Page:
Do people still read books, especially in these changing and fast-paced times? With the rise of digital units, are physical copies still selling? Or is everybody just listening to audiobooks instead?
The publishing industry has been literature’s primary driving force since Gutenberg created the printing press in 1440. Reading and writing wouldn’t be as prominent without the growth and development of publishing. Sharing stories wouldn’t be as global and diverse. Even now, the industry is continuously growing.
Various organizations have tried to pin down the numbers. UNESCO estimates that 2.2 million new books are published worldwide each year, though their data only leads up to 2013. Bowker, who manages ISBNs in the United States, also declares a million rise in new titles during that year. Then there’s Google Books who have taken on a daring challenge back in 2010 to quantify all published unique titles in the world. After having cross-referenced nearly a billion raw records and filtering through numerous variables, they declared a whopping 129,864,880 titles total.
These may be jaw-dropping, where stories piled together can build skyscrapers and cover the expanse of cities, but these statistics only focus on print publishing. It’s one aspect that the traditional printing press celebrates and readers continue to indulge. After all, nothing quite beats the experience of having the printed words in your hands.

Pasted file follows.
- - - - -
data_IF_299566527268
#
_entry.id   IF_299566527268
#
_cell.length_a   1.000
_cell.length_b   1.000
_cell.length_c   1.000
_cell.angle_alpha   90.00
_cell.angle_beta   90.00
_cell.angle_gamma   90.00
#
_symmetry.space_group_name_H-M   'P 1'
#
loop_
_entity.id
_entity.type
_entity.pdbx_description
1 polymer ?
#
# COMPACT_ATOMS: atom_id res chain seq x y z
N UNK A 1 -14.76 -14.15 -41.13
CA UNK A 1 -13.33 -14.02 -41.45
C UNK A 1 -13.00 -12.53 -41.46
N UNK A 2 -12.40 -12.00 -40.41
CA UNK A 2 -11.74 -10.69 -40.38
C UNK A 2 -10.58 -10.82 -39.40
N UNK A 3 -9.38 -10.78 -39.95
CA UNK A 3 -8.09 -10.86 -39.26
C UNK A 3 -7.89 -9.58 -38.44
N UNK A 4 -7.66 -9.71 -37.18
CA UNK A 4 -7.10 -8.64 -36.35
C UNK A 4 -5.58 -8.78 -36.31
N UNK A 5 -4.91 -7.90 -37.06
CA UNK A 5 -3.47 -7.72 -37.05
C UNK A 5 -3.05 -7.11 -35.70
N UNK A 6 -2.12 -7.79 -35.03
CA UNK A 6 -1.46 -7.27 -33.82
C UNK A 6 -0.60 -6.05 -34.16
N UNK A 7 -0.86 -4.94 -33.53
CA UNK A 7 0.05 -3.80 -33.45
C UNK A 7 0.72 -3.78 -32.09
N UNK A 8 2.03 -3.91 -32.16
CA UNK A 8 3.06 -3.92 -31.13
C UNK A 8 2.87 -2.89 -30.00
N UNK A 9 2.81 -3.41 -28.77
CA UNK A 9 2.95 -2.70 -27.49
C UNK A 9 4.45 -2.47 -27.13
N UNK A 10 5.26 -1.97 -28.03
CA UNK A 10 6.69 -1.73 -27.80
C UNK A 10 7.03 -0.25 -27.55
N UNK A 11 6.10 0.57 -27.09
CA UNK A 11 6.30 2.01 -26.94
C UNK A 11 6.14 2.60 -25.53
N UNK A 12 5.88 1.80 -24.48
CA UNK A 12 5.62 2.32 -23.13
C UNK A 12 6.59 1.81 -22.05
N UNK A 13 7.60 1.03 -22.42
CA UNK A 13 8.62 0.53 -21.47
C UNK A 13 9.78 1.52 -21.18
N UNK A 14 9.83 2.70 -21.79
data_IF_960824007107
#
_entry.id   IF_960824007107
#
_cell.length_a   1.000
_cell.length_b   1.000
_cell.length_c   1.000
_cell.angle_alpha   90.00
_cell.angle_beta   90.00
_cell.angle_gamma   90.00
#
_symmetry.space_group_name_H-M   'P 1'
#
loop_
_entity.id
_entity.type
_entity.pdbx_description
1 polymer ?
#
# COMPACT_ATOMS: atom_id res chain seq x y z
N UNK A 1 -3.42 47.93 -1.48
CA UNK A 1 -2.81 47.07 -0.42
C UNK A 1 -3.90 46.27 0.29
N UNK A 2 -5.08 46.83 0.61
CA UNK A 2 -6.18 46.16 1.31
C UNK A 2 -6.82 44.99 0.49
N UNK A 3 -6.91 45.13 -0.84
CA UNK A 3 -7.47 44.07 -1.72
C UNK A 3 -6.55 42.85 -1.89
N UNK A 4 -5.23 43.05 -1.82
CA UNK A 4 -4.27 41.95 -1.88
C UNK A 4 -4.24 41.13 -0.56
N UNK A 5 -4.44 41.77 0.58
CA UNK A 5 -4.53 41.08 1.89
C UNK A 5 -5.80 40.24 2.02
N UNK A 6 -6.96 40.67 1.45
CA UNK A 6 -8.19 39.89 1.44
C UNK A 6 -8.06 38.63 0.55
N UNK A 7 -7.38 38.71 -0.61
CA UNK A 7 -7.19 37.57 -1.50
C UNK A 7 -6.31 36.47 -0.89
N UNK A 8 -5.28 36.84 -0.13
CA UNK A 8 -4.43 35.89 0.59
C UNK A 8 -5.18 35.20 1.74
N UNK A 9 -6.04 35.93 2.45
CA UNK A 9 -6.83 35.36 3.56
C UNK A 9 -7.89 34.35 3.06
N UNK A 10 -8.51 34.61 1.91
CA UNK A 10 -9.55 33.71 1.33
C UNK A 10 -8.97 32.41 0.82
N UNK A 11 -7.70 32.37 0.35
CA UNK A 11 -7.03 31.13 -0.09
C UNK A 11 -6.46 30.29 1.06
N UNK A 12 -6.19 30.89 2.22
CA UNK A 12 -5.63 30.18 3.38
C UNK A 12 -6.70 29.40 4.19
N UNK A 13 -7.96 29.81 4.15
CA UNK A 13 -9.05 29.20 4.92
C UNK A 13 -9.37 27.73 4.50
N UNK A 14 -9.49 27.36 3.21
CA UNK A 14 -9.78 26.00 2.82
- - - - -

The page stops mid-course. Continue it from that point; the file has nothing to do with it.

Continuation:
And from this, publishing has also evolved into new and interesting formats. Because of modern technology, we have digital and recorded versions that bring stories to a broader readership. In 2012, a few years after Google Books’ daring discovery, Amazon officially announced that their digital sales have surpassed physical units. For every 100 hardback and paperback sold in stores, readers download 114 digital units to their devices. Within the same year, audiobook sales increased by 13.5%, indicating that 6 million more recorded stories were sold in 2012 than the previous year.